29 May 2024

Society's obsession with weight-loss diets not healthy, says UOW expert

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Woman in white dress.

Dietician and nutritionist Melissa Eaton says society’s obsession with diets is not helpful to overall good health. Photo: UOW.

Healthy eating habits are better for a person’s overall health than just focusing on the latest diet to lose weight, according to a University of Wollongong nutritionist.

Melissa Eaton said society’s relentless focus on weight loss often perpetuated harmful body ideals and fostered a culture where individuals felt pressured to prioritise thinness over holistic well-being.

“We live in a society that glorifies dieting; even the healthcare system is very focused on weight and weight loss. It’s just not as simple or black and white as lose weight and then you’ll improve your health,” she said.

“Social media is rife with misinformation and blanket, one-size-fits-all diet advice. There are personal trainers and fitness coaches promoting weight-loss plans.

“It’s a conversation that we’re surrounded by all the time and it’s not helpful.”

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Ms Eaton recently published a paper in Appetite journal, which found that a focus on healthful eating behaviours was significantly related to a broad range of positive health outcomes.

The nutrition and dietetics PhD candidate said the paper, A systematic review of observational studies exploring the relationship between health and non-weight-centric eating behaviours, reviewed more than 86 existing pieces of research including about 95,000 individuals, and came out in favour of eating behaviours that don’t centre around body weight.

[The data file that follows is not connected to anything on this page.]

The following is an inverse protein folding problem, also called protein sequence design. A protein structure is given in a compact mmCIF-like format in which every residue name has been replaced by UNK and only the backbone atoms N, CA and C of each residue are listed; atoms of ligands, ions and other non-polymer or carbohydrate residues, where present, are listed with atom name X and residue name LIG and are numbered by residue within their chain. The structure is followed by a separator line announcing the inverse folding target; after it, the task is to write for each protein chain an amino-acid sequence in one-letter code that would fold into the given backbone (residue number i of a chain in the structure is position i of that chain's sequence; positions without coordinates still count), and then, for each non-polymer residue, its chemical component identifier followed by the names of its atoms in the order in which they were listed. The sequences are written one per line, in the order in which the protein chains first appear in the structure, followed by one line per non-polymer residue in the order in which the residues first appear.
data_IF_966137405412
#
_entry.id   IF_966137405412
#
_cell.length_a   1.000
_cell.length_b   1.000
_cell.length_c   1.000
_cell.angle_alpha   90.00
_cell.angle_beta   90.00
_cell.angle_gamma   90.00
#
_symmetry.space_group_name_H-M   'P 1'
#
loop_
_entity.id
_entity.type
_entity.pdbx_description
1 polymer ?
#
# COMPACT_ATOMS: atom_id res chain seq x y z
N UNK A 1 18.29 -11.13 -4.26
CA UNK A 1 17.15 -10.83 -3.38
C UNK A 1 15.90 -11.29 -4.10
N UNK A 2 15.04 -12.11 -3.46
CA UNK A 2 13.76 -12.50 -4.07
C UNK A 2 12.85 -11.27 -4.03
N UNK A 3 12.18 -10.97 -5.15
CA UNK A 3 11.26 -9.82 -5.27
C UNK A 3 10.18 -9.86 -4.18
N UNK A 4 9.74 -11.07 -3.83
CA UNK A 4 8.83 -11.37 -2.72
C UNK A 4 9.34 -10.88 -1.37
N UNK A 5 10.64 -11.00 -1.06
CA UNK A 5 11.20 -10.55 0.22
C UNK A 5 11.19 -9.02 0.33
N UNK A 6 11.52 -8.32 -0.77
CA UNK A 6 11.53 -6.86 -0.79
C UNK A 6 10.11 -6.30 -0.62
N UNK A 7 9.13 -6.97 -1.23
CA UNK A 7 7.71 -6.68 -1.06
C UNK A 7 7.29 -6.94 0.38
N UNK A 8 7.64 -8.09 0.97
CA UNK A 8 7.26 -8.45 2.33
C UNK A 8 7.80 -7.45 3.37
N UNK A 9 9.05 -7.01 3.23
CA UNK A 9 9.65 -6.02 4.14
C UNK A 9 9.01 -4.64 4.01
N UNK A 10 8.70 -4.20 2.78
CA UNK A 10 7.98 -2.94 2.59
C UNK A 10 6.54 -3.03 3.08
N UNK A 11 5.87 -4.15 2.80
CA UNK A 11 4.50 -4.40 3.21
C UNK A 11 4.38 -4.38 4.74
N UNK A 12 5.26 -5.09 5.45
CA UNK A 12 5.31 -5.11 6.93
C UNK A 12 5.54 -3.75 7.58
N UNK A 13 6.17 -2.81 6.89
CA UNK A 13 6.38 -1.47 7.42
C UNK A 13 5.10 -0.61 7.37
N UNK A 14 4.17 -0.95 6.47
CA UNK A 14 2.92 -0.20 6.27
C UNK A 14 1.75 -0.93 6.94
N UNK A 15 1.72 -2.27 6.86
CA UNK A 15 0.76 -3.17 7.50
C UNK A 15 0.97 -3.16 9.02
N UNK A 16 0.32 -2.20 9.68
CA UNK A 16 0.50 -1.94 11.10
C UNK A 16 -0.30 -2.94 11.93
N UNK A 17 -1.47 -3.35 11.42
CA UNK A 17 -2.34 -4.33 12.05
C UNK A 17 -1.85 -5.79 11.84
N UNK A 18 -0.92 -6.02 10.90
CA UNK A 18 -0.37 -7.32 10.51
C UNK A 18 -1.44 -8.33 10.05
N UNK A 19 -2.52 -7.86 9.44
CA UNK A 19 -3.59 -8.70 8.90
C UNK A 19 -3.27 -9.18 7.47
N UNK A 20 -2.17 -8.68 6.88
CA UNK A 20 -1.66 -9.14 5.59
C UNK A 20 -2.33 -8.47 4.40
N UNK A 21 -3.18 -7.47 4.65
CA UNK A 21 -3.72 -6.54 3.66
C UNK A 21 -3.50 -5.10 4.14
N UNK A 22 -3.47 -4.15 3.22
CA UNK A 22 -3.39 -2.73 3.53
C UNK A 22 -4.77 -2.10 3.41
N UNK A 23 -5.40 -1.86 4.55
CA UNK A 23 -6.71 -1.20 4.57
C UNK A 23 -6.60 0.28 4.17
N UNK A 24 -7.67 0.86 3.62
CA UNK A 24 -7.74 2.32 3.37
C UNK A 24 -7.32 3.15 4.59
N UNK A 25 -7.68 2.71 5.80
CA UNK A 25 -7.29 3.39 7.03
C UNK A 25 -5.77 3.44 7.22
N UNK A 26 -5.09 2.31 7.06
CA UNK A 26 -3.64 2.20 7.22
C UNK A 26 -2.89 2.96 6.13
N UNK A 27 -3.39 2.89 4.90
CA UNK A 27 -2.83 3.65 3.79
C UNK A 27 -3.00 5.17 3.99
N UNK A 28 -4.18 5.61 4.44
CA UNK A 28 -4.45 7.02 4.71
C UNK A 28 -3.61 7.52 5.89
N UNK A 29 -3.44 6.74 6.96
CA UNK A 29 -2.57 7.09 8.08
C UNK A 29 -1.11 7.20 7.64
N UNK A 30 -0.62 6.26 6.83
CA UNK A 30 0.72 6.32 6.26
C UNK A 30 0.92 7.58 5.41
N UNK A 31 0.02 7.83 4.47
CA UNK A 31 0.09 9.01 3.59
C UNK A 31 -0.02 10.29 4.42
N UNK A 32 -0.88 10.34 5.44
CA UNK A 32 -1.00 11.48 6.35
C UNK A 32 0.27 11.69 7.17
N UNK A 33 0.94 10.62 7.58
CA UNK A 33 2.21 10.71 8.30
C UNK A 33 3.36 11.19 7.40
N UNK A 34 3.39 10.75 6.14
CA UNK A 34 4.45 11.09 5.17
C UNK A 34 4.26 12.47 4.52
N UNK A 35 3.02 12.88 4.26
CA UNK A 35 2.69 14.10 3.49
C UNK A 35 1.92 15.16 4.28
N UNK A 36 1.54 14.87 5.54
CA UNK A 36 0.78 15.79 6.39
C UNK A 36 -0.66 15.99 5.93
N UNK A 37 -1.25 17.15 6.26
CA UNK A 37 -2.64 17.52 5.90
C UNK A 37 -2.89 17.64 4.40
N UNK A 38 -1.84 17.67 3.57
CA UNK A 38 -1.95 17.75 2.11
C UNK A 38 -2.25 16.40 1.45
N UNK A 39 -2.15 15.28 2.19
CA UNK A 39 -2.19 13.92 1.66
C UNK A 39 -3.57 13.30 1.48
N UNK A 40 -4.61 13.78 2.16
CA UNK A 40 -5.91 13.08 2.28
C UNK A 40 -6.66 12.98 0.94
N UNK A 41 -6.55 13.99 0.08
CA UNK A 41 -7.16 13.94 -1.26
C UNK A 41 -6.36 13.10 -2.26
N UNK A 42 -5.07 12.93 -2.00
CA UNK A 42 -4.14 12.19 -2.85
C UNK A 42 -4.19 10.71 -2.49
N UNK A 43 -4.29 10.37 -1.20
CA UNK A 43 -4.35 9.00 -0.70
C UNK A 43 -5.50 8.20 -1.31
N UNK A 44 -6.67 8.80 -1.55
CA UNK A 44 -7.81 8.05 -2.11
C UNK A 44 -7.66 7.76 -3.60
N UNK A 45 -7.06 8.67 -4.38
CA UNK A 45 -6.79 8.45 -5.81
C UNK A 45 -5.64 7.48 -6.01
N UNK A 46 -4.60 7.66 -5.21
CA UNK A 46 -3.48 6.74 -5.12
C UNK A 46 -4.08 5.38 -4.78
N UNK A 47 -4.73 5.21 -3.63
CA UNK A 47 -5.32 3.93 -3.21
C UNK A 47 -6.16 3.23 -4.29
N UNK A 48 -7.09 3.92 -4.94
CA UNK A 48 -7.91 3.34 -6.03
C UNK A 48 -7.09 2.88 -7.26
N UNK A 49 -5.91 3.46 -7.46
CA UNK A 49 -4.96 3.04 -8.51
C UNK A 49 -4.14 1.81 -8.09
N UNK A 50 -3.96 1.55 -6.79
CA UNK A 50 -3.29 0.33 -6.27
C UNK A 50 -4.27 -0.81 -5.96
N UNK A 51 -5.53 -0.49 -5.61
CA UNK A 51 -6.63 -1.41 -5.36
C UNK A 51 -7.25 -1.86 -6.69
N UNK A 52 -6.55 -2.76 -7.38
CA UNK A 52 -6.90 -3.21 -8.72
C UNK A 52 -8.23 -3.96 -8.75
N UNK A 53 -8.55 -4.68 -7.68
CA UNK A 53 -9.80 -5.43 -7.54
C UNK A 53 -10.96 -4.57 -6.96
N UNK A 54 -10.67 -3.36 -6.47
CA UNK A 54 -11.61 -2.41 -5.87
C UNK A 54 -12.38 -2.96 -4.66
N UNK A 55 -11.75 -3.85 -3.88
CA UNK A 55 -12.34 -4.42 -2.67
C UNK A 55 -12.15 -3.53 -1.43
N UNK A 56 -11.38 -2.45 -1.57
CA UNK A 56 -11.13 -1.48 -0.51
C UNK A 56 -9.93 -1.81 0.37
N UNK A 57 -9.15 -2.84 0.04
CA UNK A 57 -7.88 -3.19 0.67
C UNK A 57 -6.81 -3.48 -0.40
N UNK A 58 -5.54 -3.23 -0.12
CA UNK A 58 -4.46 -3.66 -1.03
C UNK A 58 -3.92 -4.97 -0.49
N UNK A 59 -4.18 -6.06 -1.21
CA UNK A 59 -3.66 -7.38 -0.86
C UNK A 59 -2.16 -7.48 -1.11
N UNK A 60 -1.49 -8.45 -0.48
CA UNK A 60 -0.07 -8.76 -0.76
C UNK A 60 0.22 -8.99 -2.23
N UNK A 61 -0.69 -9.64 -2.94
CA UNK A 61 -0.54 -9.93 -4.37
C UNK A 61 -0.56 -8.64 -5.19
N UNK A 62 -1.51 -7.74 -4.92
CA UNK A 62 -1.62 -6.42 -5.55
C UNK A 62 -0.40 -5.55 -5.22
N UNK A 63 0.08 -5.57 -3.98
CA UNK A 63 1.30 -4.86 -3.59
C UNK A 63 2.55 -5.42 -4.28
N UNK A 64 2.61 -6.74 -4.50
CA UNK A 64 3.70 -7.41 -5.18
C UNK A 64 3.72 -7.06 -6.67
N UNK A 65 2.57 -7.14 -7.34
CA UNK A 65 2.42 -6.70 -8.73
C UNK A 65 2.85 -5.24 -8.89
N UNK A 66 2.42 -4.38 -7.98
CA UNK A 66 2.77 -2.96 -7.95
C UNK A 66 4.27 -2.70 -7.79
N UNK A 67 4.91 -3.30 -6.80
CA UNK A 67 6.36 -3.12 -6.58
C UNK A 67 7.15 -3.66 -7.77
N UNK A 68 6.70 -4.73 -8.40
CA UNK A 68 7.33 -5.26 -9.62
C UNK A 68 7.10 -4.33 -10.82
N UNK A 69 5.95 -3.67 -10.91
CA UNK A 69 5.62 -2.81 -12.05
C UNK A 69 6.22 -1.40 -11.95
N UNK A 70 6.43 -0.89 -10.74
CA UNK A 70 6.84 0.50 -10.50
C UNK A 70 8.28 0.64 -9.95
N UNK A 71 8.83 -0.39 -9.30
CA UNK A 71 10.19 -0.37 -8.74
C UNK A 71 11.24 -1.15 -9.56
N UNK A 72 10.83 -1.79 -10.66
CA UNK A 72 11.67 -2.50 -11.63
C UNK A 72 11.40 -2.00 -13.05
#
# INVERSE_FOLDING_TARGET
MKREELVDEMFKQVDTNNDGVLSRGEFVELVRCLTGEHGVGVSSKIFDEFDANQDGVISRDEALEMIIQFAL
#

“I’ve undertaken a systematic review of the research that has been published about eating behaviours that don’t focus on a person’s weight or weight loss,” Ms Eaton said.

“I identified three key eating behaviours – intuitive eating, mindful eating and eating competence – that do not focus on body weight or weight loss as a goal.

“This way of eating was related to a broad range of positive health outcomes, including mental health and wellbeing, and health promoting behaviours.”

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The research found that higher levels of those three key eating behaviours were significantly related to a lower body mass index (BMI), better diet quality and greater physical activity.

Ms Eaton said the relationship between health and weight was complex.

“Larger bodied people likely experience more pressure to lose weight and go on a restrictive diet, and if somebody is limiting food, that is in contradiction with these eating behaviours – pressuring someone into restricting their food is likely to be counterproductive to their health in the long run,” she said.

“Simply shifting to a health-first or health-centric approach, rather than a weight-centric approach can have positive outcomes for people.

“Taking the focus away from weight and instead working towards a health goal like eating more fruits and vegetables, or lowering cholesterol can be more productive than setting a goal of losing weight.”

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